The art world has never embraced Kinkade. His once-publicly traded company's topline revenues are easily researchable, and there's no mention of its implosion and the collapse of his over-merchandised, over-franchised house of cards. And on and on.

He's been reduced to a licensing hack, but there has to be a better analysis--or even a more thoughtful takedown--to be made about the willfully escapist nostalgia that drives people to make--and consume--art like Kinkade's.


As if the caliber of the actors weren't enough--from Marcia Gay Harden and Peter O'Toole, to Ed Asner and Chris "Cabin Boy" Elliott--to warrant some attention, there's the film's timely-yet-impossibly fanciful story itself. I mean which aspect is sounds more fairy tale-ish to you? That making art is the obvious, instant path to financial security, that a small, white town would be brought together by a random mural painting, or that the unimaginable crisis they rally to solve is an impending foreclosure?

Though Kinkade's memo is shot through with references to creating mood and emotion, there is essentially no mention of character, performance, motivation, even the story. It's like all that evocation happens regardless of the actors, or what happens in these candlelit scenes. But his paintings never have actual people in them, just hints of people. Kinkade's memo's unstated goal seems to be the faithful re-creation of the experience of viewing one of his paintings. Whatever joy or nausea that entails depends on the viewer.

Thomas Kinkade's 16 Guidelines for Making Stuff Suck [ via kottke]
Hmm, title change, implausible date: Thomas Kinkade's Home for Christmas (2008) (V) [imdb]


I know there's really no other way for Lucas & co to justify the existence of a Darth Vader Toaster than to just embrace the idiocy and hang on for dear life, but still. Holy smokes:

If there's something every Sith Lord knows how to do it's make a balanced breakfast. While the Jedi have to live off of Jawa juice and fried nerfsteak, the Dark Lord of the Sith prefers to have a reminder of his fiery Mustafar defeat at his breakfast table. Every morning he burns that moment into a slice of bread with the Darth Vader Toaster. This black, ominous kitchen appliance easily leaves the mark of Vader's helmet in every yummy piece of toast. Slather some Bantha butter on top, or make two pieces for an extra-Sithy BLT. Force power not required to operate toaster.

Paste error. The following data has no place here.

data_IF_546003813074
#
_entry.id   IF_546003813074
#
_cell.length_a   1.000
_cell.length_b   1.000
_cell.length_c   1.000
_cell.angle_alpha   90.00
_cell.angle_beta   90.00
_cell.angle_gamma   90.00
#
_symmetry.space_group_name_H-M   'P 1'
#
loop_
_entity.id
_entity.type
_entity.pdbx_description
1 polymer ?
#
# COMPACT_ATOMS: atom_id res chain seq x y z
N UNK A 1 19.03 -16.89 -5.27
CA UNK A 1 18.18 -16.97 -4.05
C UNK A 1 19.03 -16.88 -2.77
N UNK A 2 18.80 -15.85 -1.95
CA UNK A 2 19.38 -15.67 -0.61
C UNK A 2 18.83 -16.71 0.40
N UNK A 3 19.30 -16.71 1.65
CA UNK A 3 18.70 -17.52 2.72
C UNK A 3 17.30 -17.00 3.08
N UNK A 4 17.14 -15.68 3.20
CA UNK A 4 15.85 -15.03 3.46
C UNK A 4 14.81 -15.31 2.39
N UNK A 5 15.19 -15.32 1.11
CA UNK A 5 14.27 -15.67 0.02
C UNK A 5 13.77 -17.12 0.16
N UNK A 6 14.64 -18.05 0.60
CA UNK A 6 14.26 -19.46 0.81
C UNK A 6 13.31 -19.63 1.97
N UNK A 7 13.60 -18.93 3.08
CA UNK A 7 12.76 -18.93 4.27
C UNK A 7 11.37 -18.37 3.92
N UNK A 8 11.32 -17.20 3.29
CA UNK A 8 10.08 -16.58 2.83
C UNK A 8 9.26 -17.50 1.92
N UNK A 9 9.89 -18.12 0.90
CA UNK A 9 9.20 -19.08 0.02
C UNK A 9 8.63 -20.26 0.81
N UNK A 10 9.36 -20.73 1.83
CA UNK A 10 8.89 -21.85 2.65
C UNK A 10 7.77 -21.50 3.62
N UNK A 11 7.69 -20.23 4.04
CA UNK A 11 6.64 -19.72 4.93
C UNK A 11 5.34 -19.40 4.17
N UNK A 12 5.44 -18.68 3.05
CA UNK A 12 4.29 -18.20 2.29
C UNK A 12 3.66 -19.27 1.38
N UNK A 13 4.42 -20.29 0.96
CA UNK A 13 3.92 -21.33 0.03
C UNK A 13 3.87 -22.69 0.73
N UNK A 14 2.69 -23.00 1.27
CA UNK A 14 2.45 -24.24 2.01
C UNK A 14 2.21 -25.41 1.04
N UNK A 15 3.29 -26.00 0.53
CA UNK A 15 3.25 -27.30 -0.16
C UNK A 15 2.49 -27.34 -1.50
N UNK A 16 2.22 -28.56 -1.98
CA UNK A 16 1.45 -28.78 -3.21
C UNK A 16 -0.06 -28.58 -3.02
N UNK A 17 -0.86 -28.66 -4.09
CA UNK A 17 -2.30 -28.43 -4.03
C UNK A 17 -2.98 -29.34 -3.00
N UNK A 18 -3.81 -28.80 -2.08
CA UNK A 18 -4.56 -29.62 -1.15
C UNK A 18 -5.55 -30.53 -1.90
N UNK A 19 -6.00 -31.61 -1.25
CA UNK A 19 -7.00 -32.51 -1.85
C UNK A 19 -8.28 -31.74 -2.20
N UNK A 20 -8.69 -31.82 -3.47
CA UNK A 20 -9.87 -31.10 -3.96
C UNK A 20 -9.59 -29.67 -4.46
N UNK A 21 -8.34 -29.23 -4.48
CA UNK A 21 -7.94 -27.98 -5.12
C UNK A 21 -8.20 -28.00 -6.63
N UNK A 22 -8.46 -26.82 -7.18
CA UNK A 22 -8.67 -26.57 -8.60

I imagine the $48/toaster gross margin helps ease the conscience as well.

Darth Vader Toaster, $54.99, pre-order for Jan. 2009 delivery [ via c-monster]

"Writing fiction takes me out of time," he explains. "I sit down and the clock will not exist for me for a few hours. That's probably as close to immortal as we'll ever get. I'm scared of sounding pretentious because anyone who writes fiction is saying, 'Look at this thing I've written.'"
from Bill Katovsky's 1987 profile of University of Arizona Teaching Assistant of the Year, David Foster Wallace, republished by McSweeney's [via tmn]

Though with their combination of Ikean sculpture, reconstituted Cold War satellites, and geodesic dome playthings, I'm now not sure I'm not actually just a random projection of their collaborative imagination.


Daniel Young and Christian Giroux began making work together in 2004. The first collaboration was Fullerene, a giant, but light mobile structure of aluminum and bicycle tires that the duo rolled around Scope Miami in 2004.


Then in 2006, they showed a trio of sculptures that took the forms [and names] of US, Canadian, and Soviet spy satellites from the 1960's. [Quirky Canada has own laws, spy satellites!] Both the spherical Fullerene, and the satellite shapes, which were originally designed for gravity-free orbit, are pleasantly disorienting riffs on the Minimalist sculptural challenges of Judd & others, who rejected a base, thereby launching objects into [gallery/viewer] space.


And then this past summer, the duo's show at Diaz Contemporary in Toronto consisted of sculptures made from custom-fabricated aluminum boxes and Ikea tables. They're like narrower, harder-edged, and Juddier echos of Rachel Harrison's and Isa Genzken's sophisticated pastiches. And I mean that in the best possible way.

Daniel Young & Christian Giroux - Work [ via tagbanger]

Before Jonathan Lethem could call 2666, Roberto Bolano's novel, recently translated into English, a masterpiece, he referenced a Philip K. Dick story titled "The Preserving Machine," so we knew he wasn't taking the term lightly: